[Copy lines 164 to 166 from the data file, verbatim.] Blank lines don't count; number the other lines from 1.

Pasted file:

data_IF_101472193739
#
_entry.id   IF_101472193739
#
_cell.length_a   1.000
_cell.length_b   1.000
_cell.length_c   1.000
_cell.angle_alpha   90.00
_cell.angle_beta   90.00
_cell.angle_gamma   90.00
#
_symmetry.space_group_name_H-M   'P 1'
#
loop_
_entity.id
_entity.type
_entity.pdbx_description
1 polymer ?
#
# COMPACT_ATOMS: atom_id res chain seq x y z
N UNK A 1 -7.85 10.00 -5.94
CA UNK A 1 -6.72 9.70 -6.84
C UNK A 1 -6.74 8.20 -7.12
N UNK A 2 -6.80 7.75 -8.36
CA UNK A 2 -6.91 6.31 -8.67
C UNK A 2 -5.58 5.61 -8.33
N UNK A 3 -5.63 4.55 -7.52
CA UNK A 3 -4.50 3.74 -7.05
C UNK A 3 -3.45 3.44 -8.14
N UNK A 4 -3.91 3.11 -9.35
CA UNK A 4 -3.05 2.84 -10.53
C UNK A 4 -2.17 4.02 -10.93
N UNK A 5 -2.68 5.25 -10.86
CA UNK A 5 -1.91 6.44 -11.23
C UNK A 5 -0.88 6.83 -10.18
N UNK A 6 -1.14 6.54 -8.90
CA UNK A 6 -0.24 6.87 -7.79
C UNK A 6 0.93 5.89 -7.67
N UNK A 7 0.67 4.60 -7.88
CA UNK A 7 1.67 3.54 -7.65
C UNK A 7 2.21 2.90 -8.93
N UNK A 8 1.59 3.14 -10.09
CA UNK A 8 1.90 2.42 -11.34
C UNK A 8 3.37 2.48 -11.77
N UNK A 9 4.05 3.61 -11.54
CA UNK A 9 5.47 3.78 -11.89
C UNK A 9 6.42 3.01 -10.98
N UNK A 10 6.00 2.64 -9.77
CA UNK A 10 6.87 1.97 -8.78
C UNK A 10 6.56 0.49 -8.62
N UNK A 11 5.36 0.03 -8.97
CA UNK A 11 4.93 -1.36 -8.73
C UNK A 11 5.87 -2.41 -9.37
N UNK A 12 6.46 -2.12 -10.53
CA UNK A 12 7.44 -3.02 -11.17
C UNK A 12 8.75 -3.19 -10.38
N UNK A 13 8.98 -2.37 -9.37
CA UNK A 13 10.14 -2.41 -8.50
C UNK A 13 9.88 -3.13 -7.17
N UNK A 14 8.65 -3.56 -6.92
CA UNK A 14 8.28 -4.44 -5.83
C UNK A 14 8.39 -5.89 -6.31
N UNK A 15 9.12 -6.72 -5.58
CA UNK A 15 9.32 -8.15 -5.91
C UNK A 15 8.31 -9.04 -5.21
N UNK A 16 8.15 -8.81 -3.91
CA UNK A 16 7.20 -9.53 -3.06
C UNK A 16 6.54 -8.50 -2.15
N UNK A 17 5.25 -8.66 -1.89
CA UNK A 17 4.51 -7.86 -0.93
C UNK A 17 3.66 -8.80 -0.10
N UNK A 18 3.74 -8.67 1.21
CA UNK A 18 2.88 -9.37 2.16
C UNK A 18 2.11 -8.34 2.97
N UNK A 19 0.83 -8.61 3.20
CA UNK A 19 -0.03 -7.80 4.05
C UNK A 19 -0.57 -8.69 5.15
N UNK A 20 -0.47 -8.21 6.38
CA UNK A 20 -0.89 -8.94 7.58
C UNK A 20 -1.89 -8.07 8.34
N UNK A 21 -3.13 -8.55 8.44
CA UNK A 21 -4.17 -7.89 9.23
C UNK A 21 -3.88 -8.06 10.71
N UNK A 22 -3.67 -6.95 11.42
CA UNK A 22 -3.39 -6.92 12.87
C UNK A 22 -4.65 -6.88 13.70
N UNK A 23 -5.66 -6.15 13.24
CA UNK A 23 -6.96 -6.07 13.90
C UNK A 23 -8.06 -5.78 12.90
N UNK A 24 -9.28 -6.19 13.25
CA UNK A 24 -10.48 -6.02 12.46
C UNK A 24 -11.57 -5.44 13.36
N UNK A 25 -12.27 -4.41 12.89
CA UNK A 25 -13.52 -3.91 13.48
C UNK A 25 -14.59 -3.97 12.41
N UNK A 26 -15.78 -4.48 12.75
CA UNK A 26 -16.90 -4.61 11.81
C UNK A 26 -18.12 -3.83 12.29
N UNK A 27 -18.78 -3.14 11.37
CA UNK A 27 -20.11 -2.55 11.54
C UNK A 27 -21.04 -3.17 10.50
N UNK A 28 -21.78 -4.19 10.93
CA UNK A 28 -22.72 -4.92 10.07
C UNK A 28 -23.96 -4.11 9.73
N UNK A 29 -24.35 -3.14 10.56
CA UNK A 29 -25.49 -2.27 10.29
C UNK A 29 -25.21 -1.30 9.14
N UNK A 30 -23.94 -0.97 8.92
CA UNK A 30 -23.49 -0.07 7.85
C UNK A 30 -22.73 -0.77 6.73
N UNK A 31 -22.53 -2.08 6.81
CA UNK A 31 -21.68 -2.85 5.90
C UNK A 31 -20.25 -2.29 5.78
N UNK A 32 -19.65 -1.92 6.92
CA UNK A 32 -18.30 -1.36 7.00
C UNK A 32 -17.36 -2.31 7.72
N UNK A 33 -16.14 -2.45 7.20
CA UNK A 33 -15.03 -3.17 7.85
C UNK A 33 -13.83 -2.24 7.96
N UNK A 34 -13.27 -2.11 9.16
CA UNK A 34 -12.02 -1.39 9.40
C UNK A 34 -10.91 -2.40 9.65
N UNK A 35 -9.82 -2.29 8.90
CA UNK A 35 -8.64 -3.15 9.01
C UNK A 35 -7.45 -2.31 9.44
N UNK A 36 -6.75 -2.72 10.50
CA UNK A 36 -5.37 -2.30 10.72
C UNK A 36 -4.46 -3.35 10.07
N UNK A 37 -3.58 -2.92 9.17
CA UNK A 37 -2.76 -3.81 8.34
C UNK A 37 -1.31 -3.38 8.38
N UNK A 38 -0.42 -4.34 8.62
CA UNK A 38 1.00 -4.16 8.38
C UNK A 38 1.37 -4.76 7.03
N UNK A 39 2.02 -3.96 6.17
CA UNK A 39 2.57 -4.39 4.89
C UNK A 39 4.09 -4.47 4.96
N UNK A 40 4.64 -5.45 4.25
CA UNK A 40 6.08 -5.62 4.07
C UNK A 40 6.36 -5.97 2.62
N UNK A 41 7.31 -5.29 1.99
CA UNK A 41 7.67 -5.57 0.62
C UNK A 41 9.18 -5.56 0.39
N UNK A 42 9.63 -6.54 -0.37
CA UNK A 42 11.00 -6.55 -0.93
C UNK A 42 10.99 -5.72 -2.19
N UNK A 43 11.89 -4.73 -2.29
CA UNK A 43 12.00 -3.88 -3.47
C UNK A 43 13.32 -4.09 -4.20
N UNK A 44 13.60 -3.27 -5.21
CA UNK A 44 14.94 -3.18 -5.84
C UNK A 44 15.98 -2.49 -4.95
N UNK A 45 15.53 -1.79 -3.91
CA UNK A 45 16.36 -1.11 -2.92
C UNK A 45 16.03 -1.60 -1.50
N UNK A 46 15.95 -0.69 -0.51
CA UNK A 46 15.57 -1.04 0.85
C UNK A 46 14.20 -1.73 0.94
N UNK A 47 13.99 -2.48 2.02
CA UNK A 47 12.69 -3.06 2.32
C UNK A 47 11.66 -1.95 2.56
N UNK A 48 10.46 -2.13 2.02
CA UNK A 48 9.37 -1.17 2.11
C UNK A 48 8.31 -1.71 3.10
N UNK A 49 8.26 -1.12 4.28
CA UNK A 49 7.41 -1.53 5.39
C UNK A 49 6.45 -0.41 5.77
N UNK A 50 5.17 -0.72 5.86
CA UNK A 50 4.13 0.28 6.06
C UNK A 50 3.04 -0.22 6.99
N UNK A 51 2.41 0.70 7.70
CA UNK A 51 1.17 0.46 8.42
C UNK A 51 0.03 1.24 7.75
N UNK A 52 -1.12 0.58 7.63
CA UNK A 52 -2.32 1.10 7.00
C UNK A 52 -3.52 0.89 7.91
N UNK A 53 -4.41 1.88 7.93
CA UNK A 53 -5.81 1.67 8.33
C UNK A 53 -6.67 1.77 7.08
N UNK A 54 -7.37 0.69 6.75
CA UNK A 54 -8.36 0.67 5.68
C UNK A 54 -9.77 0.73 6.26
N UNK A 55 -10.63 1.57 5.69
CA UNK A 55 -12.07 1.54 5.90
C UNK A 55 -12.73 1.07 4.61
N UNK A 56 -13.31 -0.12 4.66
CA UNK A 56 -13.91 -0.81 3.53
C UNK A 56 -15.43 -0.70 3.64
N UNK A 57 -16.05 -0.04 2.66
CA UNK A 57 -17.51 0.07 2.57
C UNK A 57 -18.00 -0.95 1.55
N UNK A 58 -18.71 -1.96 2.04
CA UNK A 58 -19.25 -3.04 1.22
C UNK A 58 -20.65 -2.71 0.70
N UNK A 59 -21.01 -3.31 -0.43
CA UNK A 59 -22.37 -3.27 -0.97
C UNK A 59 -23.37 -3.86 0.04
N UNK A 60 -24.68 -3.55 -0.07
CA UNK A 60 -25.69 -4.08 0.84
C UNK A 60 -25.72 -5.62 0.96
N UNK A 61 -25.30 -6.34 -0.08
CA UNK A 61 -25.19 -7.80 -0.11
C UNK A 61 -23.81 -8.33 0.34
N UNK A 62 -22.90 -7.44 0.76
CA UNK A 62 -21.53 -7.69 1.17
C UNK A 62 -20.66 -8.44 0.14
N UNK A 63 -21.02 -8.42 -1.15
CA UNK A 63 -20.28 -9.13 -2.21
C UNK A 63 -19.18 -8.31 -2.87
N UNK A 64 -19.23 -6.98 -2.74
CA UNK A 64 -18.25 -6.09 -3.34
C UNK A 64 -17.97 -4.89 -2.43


C UNK A 48 8.31 -1.71 3.10
N UNK A 49 8.26 -1.12 4.28
CA UNK A 49 7.41 -1.53 5.39